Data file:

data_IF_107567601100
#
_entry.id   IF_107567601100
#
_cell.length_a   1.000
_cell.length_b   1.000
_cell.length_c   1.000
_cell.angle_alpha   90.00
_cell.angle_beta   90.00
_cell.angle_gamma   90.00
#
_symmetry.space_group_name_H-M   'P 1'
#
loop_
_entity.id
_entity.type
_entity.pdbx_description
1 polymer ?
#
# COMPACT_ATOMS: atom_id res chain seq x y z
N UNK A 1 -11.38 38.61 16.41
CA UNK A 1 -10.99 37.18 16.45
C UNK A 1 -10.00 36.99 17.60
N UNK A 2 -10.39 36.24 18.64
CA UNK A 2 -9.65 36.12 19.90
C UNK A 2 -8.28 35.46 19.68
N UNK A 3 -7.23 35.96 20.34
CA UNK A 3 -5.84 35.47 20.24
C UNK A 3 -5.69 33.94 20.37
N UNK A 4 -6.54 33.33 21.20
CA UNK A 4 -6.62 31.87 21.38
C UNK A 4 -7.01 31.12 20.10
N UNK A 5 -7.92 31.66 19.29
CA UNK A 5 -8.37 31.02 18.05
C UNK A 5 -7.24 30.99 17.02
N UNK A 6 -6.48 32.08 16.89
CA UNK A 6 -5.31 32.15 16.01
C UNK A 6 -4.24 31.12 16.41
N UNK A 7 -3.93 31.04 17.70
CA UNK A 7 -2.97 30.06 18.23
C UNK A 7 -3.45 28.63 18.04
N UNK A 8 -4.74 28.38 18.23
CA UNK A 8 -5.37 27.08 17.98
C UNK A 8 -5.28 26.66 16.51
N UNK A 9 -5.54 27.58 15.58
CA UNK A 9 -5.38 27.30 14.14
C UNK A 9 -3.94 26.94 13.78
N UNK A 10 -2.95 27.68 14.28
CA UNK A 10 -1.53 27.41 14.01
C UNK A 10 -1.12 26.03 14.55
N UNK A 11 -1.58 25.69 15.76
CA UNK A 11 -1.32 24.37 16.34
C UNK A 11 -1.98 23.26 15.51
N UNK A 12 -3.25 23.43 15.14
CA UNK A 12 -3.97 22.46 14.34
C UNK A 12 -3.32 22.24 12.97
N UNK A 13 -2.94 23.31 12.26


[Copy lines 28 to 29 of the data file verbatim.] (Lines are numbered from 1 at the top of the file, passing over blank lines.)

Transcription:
CA UNK A 3 -5.84 35.47 20.24
C UNK A 3 -5.69 33.94 20.37